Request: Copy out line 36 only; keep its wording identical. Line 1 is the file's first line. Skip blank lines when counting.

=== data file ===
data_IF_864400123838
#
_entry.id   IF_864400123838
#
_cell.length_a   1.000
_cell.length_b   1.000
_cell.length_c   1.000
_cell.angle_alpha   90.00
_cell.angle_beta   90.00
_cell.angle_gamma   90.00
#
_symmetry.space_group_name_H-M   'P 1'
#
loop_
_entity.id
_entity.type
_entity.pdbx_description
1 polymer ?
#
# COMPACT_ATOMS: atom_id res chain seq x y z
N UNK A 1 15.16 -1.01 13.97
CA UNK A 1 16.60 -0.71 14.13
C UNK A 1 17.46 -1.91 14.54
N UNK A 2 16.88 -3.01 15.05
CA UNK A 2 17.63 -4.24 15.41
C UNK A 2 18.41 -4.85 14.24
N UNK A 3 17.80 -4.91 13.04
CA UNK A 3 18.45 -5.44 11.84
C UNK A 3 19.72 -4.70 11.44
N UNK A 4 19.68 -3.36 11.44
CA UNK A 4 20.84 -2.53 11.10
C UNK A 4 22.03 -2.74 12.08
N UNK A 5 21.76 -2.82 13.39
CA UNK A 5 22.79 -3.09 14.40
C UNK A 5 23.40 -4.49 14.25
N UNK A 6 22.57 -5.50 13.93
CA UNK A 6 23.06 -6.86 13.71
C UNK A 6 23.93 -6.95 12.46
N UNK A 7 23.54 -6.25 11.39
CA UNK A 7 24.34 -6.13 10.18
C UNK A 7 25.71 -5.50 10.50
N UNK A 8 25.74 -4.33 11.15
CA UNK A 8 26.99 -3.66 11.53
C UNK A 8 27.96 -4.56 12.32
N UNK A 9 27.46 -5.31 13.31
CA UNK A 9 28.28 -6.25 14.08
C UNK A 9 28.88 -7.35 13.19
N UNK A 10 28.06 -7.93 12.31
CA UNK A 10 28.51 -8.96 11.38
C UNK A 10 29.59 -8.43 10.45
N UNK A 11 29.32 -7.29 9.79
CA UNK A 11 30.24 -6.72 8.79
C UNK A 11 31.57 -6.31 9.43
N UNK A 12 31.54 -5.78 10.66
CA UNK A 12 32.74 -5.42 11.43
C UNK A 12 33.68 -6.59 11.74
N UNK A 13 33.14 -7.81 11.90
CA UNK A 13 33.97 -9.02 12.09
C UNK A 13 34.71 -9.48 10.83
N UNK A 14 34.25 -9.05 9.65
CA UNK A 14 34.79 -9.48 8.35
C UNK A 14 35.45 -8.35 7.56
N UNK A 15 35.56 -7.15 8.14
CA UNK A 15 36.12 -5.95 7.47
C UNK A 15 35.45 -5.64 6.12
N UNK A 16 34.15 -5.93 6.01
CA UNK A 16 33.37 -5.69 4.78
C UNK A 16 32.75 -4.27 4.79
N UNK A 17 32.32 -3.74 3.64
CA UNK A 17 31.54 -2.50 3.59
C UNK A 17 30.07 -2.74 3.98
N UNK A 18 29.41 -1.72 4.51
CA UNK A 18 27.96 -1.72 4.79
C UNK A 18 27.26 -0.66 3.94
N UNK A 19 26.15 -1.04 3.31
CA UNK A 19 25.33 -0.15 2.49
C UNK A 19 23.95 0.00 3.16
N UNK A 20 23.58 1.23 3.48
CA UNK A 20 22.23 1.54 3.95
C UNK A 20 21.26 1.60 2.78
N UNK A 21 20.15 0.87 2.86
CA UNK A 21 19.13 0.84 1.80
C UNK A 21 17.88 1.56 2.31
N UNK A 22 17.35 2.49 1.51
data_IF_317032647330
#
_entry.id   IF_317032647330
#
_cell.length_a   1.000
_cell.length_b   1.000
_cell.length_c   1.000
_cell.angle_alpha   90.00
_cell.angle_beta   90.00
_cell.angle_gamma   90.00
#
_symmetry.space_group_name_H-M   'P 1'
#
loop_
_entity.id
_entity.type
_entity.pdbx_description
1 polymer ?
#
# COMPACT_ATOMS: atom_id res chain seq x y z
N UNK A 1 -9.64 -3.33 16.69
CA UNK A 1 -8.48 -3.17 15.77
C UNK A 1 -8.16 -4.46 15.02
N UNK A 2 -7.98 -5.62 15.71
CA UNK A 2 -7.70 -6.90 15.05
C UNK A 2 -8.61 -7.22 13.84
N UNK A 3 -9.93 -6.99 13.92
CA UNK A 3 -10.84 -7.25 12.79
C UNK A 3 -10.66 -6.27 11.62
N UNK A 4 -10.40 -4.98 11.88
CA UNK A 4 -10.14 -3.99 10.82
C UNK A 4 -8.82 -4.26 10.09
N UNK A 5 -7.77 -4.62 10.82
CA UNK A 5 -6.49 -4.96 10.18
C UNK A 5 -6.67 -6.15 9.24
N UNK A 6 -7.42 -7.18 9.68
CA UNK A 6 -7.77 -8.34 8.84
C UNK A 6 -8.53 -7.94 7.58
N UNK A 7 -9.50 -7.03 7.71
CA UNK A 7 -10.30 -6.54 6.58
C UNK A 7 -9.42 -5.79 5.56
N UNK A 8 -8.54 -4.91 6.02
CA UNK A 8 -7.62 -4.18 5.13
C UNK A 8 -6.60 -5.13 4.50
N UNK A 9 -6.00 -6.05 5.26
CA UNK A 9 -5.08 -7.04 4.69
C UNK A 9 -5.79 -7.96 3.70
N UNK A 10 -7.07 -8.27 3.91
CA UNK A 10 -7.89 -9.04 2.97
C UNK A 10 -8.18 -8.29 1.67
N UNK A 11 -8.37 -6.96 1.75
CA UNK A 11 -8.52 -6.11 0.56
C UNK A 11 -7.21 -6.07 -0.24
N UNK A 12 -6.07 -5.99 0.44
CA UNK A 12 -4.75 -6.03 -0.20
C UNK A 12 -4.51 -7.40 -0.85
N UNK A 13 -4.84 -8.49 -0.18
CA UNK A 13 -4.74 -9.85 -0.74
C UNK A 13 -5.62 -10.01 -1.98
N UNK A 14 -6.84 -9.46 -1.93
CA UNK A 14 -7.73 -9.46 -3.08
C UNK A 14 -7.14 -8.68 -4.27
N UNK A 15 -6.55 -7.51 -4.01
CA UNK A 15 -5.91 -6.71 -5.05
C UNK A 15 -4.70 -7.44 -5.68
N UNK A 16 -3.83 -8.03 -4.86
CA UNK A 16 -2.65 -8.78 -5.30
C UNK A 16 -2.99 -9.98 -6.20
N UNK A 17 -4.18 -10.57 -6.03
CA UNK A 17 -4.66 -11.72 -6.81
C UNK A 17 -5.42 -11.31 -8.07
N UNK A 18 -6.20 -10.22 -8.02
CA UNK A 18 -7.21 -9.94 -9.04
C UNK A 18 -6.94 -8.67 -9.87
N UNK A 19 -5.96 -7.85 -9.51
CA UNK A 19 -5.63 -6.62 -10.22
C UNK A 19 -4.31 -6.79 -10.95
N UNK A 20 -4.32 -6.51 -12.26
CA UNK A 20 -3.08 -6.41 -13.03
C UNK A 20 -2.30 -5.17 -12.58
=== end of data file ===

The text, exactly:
N UNK A 6 22.57 -5.50 13.93